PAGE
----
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The Pros and Cons of WordPress as Your CMS

By November 7, 2015May 27th, 2020Web Design

We love WordPress.  We use it on our own website.  Here are a few of the reasons I decided WordPress was right choice to power our website:


Easy to deploy

It literally takes under 5 minutes to deploy a new WordPress site.


Lots of free and/or inexpensive plugins that will extend WordPress to do  just about anything short of walking your dog.

Open Source

In short, this means it’s free.  It’s cost $0 to download the full installation of WordPress.  You don’t even have to put in your email address. The bigger picture is that being “free” means  means that there are literally millions of developers out there working with WordPress.  The support community is huge.  Whatever problem you run into with WordPress, chances are someone has already had the same problem and has kindly posted a fix somewhere on the internet.

Push-Button System Updates

At one time, we used Joomla as our website’s CMS.  The process of updating the core software on a Joomla site was nowhere near as simple as updating WordPress.  However, as a side note, this has since changed; Joomla is now very easy to update as well.

Robust WYSWIG Interface

First and foremost, we are designers.  We are visual people.  We CAN code, but on the whole, we would much prefer to work within a “What You See Is What You Get” interface.  WordPress and it’s many plugins, extensions and themes offer AN AMAZING level of user interface within the back end admin.

Quick and Easy to Update Content

Because we are a web design company, it’s important the we keep our content fresh and our portfolios up-to-date.  Adding new pages and portfolio items is a snap with WordPress.  This is so important for us because we often have very little time to update our own website (The cobbler’s son never has new shoes).


Not Easy For Non-Developers/Web Designers to DIY Design

It’s easy to SET UP a WordPress website.  Making it look great is not so easy.  There are lots of options back there.  It’s hard for an average “Joe Business Owner” to know what’s what and where to go for what they are trying to do.  Most often, an average person will give up shortly after installing a theme and call a professional web designer.  Or go with something that is more template-driving and confining such as 1&1, Weebly or Squarespace.

A Slightly Rounded Learning Curve

After having built hundreds of websites and taught their owners how to manage their content in the back end, it’s become clear to me that WordPress, for many, is really not that easy.  If you are an average web user and are comfortable clicking around something like the Google/Gmail interface or managing your Facebook page, you will probably pick up the basics of managing your own WordPress site pretty easily.  However, if you are a more timid computer user, you will probably having trouble diving into WordPress.  I find this to be  especially true for eCommerce sites.  If you’re going to manage your own eCommerce WordPress site, be prepared to either spend 8-10 hours looking at tutorials, getting one-on-one training, OR paying a developer to manage your online store.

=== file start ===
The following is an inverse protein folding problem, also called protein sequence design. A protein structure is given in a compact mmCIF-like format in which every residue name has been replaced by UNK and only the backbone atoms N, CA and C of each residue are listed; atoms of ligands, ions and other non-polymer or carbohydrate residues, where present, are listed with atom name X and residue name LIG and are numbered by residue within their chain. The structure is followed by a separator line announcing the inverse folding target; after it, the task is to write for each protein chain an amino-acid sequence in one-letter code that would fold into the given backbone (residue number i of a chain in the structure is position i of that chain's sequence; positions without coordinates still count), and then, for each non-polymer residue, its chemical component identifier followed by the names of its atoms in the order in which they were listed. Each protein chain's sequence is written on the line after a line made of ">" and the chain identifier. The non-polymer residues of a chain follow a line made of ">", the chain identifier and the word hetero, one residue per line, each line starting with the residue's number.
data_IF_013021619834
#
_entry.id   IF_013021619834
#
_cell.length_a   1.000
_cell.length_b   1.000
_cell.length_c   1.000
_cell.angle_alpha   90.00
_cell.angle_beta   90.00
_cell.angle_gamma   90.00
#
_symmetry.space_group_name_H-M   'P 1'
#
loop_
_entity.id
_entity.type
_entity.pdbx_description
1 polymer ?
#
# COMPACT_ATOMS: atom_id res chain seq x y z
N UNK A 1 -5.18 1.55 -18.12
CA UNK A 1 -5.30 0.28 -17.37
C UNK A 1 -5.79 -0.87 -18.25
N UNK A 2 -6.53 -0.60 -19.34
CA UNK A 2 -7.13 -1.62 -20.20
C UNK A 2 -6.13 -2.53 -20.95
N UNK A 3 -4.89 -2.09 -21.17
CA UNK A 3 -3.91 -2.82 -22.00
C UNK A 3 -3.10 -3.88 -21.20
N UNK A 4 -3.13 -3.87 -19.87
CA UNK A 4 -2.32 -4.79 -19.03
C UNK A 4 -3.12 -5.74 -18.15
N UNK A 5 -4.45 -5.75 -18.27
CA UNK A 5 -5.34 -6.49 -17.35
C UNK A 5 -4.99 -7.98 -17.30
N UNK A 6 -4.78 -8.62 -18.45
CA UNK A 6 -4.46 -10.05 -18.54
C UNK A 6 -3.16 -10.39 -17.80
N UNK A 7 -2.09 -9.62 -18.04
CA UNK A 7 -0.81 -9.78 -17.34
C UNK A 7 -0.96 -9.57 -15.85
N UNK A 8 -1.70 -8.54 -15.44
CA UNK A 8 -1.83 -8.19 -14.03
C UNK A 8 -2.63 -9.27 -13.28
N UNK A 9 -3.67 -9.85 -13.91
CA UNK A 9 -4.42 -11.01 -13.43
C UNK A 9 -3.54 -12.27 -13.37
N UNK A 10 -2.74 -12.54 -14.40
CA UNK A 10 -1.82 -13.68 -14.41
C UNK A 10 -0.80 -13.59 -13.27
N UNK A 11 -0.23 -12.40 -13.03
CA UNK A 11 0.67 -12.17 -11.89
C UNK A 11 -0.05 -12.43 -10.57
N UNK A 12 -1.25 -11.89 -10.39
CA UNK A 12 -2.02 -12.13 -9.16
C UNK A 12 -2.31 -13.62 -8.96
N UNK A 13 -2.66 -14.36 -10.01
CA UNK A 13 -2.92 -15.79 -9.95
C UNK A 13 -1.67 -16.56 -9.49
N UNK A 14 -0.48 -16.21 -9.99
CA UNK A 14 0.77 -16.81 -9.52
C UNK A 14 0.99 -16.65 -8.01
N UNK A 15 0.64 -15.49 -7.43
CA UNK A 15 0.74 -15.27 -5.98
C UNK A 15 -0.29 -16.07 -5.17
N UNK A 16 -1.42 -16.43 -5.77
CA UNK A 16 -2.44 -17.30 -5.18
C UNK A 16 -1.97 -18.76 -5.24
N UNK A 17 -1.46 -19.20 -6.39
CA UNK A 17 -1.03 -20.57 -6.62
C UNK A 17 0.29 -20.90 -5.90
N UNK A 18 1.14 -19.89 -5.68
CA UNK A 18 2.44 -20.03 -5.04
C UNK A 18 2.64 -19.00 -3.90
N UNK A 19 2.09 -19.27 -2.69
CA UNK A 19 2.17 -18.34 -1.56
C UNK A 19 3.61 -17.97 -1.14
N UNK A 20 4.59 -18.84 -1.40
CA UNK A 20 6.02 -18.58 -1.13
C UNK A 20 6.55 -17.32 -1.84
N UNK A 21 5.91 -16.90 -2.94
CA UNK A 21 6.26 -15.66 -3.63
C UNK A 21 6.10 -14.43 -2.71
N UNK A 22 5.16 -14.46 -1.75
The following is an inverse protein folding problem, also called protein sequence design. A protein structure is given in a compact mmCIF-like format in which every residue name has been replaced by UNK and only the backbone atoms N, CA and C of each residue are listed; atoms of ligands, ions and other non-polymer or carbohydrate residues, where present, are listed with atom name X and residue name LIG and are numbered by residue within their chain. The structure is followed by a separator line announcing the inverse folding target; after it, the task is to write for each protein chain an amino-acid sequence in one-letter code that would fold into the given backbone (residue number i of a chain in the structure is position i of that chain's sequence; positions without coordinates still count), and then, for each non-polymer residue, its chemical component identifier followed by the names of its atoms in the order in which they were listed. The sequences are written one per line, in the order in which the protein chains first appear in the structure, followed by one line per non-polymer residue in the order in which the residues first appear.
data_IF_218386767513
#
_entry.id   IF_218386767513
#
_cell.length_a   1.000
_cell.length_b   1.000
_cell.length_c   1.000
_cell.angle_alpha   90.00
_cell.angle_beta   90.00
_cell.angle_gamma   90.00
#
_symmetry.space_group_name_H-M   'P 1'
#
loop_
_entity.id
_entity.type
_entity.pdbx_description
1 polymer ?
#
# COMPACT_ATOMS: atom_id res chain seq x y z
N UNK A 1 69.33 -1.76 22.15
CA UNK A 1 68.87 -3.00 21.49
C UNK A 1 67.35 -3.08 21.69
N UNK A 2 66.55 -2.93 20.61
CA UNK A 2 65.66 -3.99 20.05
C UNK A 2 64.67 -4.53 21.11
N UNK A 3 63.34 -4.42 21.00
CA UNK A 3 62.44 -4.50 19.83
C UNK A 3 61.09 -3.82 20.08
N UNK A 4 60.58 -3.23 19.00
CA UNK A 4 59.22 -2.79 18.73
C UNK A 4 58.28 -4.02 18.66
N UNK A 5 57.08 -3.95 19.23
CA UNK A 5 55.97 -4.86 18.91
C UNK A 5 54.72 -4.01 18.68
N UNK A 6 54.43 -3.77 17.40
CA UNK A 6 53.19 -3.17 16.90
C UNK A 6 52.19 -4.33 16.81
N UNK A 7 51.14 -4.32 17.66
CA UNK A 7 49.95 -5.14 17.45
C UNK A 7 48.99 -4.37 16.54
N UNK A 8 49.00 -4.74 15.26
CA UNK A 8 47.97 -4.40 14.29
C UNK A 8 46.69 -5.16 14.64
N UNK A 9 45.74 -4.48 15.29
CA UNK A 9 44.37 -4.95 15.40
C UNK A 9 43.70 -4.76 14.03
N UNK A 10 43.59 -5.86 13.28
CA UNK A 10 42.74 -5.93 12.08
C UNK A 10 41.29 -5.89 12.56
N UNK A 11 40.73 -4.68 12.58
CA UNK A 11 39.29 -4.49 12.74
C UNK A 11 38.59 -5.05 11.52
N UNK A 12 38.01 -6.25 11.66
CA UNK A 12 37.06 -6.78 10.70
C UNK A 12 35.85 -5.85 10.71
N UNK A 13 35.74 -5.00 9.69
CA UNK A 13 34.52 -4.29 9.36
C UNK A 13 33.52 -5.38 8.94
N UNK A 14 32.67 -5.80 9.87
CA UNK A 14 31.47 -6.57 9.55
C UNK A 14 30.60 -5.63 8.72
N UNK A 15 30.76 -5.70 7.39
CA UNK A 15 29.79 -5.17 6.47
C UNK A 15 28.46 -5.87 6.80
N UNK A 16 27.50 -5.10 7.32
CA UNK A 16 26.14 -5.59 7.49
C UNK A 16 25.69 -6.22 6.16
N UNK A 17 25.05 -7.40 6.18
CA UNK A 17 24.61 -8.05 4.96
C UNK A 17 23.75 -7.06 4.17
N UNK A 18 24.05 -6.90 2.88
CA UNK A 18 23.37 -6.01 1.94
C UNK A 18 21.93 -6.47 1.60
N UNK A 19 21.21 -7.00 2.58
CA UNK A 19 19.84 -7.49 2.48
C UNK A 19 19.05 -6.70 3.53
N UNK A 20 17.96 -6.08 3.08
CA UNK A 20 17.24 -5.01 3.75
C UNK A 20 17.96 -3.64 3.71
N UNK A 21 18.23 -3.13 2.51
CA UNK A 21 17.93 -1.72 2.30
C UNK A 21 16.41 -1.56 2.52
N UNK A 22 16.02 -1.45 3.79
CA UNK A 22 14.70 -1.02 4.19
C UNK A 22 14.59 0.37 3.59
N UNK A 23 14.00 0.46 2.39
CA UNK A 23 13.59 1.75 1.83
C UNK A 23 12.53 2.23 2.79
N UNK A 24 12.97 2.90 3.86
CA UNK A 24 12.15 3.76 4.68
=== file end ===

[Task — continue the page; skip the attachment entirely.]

Open Source

One of it’s biggest “pro’s” is also one of it’s most detrimental “cons.”  Because WordPress is free, there are millions of developers who can download it and tinker with it.  Unfortunately, not everyone who downloads WordPress has good intentions.  There are hundreds of thousands of hackers who are constantly discovering myriad ways to break into WordPress sites and do all manner of mean and nasty things.  It is, by far, the most widely used CMS available in the World, and thus, the MOST hacked.  Bummer, right?  Well the good news is that the developers of WordPress and it’s many themes and plugins are always working to stay ahead of the game to keep their software locked up tight from hackers.  The key is that, as a website manager, you have to commit to staying on top of these updates.  Any time you log in to the back end of your site and see anything that needs updating, DO IT.  If you are the type of website owner who may not log in to the back end of their website for several months, you should consider signing up for a managed WordPress maintenance plan or choosing a different website platform all together.


The Breakage Factor

Another consideration when deciding whether or not to use WordPress, is the breakage factor.  In a perfect World, you could operate your website and meet all of your feature needs using only WordPress core; needing no additional plugins to extend WordPress.  However, in the real World, many websites require multiple plugins to do all the wonderful, fancy things we want them to do.  The more plugins you add, the more moving parts there are to coexist in your WordPress environment.  This creates fertile ground for conflicts to arise.  Sometimes a conflict may result in one or two things suddenly not working properly after an update is performed.  In this case, you may or not be made aware that this is an issue until you receive an annoyed email or call from a customer or website visitor.  Other times, the breakage can be much more evident in pages, sections or entire websites breaking (i.e.: the dreaded white screen of death).  Larger, more complex plugins such as WooCommerce are especially prone to breakage by way of plugin conflicts.